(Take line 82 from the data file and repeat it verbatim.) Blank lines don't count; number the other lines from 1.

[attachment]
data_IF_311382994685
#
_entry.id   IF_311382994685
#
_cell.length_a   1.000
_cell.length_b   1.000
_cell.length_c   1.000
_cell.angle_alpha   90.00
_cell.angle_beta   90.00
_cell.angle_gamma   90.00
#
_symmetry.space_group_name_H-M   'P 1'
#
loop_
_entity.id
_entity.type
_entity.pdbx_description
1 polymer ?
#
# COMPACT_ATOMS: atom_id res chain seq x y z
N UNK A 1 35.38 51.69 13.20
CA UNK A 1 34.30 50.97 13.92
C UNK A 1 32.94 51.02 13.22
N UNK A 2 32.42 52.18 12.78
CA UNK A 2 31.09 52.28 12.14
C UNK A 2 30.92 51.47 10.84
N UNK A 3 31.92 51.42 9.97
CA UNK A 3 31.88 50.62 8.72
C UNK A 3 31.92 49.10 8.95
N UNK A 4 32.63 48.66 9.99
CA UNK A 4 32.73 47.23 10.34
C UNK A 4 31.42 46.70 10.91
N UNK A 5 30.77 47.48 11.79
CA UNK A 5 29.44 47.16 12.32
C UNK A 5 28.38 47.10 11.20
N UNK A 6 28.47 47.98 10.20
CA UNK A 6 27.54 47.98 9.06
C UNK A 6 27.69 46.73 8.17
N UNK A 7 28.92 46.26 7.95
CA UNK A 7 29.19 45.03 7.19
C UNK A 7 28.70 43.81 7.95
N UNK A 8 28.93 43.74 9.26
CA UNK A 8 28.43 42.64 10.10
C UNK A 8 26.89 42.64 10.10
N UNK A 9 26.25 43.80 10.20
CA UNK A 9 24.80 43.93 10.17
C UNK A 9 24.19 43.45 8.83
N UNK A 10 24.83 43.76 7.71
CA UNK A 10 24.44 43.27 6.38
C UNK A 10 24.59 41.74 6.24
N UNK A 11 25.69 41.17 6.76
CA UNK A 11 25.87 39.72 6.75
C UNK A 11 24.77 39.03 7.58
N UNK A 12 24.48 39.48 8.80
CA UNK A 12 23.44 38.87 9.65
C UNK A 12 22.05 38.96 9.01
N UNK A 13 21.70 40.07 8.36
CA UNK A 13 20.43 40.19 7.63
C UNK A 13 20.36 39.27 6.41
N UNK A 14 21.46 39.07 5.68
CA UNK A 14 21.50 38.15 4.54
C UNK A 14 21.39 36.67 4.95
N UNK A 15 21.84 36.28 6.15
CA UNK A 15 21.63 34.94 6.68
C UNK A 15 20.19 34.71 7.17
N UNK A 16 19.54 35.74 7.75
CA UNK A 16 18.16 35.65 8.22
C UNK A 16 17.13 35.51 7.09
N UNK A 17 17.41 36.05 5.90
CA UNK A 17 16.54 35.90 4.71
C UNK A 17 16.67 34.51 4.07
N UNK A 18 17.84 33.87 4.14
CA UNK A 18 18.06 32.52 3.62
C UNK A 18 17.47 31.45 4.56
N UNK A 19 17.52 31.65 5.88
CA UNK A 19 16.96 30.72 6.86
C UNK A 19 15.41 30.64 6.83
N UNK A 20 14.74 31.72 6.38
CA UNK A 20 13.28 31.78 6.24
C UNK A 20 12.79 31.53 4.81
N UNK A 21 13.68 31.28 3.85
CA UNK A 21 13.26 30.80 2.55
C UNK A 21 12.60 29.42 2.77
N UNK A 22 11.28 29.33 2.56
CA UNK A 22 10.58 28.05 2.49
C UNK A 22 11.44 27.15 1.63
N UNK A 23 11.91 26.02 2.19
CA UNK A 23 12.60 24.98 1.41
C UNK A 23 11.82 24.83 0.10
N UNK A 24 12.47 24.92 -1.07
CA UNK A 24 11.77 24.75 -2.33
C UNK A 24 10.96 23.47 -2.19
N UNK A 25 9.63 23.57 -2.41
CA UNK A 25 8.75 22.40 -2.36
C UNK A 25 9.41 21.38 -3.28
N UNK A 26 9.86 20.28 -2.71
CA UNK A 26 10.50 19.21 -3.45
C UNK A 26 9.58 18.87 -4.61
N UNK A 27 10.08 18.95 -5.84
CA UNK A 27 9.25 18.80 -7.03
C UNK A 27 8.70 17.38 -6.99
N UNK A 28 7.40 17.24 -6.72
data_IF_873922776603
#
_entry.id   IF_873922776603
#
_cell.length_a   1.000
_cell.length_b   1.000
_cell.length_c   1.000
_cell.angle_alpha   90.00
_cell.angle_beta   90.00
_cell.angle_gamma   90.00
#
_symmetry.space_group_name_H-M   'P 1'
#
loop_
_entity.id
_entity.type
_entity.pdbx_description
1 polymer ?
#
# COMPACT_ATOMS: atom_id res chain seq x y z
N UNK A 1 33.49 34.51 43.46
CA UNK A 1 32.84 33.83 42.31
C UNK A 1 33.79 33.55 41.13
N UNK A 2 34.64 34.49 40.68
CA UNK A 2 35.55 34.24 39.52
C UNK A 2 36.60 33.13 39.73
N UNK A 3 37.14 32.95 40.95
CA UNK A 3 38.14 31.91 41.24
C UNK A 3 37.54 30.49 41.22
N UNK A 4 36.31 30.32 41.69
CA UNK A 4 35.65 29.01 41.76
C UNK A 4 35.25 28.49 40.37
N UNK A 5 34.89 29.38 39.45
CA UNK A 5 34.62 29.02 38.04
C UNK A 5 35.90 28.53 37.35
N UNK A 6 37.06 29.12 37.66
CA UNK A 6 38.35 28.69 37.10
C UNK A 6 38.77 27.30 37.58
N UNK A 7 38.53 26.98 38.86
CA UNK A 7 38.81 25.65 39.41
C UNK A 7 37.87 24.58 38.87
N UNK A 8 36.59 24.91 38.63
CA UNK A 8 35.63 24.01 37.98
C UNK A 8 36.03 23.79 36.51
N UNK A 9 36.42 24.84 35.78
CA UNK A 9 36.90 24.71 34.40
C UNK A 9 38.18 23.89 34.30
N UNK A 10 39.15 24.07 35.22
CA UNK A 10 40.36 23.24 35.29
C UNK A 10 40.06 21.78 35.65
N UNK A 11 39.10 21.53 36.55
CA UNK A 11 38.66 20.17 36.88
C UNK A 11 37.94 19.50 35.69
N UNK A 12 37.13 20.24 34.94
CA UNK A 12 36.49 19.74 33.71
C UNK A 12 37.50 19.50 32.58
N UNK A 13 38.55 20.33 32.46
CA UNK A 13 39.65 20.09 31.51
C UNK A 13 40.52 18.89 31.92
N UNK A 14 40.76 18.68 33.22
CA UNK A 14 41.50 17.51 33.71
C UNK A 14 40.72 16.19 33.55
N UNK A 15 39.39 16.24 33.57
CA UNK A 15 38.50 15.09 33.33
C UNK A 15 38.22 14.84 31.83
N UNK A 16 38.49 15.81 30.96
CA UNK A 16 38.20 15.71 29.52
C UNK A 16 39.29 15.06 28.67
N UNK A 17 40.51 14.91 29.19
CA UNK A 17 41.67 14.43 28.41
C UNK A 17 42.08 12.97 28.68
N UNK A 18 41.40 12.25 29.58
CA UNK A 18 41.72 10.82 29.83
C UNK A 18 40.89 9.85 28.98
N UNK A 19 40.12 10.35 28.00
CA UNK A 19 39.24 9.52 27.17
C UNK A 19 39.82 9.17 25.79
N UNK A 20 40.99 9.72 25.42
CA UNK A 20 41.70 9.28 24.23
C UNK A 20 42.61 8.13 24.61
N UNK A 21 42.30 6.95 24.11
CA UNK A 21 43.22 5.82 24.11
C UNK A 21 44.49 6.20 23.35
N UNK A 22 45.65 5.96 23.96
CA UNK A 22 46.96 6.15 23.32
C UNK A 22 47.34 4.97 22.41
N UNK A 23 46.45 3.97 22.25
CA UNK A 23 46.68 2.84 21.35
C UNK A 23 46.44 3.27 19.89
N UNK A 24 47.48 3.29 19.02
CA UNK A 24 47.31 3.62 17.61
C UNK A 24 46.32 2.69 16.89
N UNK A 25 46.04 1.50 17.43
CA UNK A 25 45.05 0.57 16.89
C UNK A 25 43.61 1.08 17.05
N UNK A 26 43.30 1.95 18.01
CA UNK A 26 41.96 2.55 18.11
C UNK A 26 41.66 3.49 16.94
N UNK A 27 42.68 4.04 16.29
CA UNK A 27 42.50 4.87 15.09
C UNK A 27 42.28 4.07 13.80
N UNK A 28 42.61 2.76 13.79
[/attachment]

CA UNK A 21 13.26 30.80 2.55